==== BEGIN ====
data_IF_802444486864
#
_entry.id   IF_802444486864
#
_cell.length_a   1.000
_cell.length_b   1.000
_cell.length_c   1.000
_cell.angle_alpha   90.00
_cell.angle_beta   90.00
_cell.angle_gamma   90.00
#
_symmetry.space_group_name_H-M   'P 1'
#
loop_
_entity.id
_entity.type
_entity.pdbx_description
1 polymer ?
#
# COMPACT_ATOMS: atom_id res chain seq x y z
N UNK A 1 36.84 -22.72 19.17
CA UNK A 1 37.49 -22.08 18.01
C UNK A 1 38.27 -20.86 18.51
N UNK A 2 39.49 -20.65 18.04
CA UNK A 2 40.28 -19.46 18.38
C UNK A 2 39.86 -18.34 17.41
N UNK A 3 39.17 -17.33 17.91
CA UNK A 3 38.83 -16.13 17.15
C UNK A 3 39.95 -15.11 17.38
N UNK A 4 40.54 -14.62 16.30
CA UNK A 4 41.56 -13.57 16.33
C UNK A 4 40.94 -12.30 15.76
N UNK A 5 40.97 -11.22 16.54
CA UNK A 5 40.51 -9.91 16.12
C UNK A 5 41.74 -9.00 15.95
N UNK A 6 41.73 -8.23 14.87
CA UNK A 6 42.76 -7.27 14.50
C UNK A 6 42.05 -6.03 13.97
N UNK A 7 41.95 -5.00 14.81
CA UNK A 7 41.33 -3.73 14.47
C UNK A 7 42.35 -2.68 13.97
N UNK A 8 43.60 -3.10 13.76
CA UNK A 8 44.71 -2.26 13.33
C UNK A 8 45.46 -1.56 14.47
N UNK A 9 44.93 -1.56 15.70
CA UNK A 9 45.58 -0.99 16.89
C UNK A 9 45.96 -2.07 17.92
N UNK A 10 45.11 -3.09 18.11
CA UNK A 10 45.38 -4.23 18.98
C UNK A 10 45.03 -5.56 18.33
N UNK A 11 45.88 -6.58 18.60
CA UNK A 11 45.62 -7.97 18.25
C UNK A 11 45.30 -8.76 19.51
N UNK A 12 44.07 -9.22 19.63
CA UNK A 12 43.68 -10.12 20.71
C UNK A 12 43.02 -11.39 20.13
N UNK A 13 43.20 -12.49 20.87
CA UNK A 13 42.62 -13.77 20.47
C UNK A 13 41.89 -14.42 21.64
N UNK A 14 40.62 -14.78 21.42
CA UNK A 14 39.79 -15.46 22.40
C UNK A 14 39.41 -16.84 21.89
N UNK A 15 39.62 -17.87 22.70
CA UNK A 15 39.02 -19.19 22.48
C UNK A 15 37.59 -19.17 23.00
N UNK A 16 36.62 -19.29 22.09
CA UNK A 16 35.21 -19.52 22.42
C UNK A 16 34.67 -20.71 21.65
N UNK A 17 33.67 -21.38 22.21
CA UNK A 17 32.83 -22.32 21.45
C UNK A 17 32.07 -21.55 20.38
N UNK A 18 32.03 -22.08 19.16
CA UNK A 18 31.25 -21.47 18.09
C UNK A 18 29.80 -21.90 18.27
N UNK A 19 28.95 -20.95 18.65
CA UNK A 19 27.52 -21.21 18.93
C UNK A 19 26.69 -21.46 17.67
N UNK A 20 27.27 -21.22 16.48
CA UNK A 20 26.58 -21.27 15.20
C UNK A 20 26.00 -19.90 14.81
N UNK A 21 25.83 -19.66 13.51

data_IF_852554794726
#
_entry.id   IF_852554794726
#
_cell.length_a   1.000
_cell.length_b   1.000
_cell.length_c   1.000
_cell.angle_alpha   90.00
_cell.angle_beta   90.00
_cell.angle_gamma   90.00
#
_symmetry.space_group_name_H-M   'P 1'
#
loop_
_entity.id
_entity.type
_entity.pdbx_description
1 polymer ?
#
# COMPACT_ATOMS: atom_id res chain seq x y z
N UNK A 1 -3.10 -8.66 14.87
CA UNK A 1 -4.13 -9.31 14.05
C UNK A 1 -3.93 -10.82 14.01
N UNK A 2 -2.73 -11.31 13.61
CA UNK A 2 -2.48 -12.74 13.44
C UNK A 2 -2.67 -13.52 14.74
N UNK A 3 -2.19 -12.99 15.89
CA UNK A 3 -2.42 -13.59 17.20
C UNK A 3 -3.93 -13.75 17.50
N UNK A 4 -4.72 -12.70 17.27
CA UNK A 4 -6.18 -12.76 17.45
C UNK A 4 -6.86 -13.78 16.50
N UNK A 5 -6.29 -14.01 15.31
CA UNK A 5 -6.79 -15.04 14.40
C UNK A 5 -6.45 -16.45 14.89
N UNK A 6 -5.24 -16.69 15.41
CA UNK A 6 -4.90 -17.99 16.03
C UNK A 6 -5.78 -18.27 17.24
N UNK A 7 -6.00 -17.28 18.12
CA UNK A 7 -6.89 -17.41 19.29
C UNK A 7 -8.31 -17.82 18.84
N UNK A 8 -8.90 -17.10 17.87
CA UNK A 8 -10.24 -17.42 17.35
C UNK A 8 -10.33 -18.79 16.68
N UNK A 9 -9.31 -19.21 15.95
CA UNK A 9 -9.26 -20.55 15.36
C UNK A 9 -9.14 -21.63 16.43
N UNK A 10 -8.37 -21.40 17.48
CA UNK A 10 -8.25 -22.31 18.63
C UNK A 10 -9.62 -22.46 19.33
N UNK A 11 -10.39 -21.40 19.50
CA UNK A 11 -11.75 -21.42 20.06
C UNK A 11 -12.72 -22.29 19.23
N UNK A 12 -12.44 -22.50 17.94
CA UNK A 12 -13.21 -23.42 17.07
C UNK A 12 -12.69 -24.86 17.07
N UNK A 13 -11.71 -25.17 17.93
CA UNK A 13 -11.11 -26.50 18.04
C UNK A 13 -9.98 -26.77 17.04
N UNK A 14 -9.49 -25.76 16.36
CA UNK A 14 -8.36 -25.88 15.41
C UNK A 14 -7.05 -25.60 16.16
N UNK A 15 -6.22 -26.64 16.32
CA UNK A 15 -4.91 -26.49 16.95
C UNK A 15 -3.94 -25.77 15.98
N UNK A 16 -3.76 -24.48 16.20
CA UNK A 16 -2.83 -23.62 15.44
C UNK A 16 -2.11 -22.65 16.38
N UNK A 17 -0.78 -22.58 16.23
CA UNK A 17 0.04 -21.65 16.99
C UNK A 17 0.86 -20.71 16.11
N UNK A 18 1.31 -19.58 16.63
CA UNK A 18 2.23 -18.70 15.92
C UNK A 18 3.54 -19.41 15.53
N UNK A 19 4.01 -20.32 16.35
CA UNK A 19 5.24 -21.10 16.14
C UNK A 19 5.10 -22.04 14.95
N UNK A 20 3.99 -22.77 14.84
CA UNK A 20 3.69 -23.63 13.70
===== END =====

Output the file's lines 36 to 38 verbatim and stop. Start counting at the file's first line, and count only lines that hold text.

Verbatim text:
N UNK A 6 41.73 -8.23 14.87
CA UNK A 6 42.76 -7.27 14.50
C UNK A 6 42.05 -6.03 13.97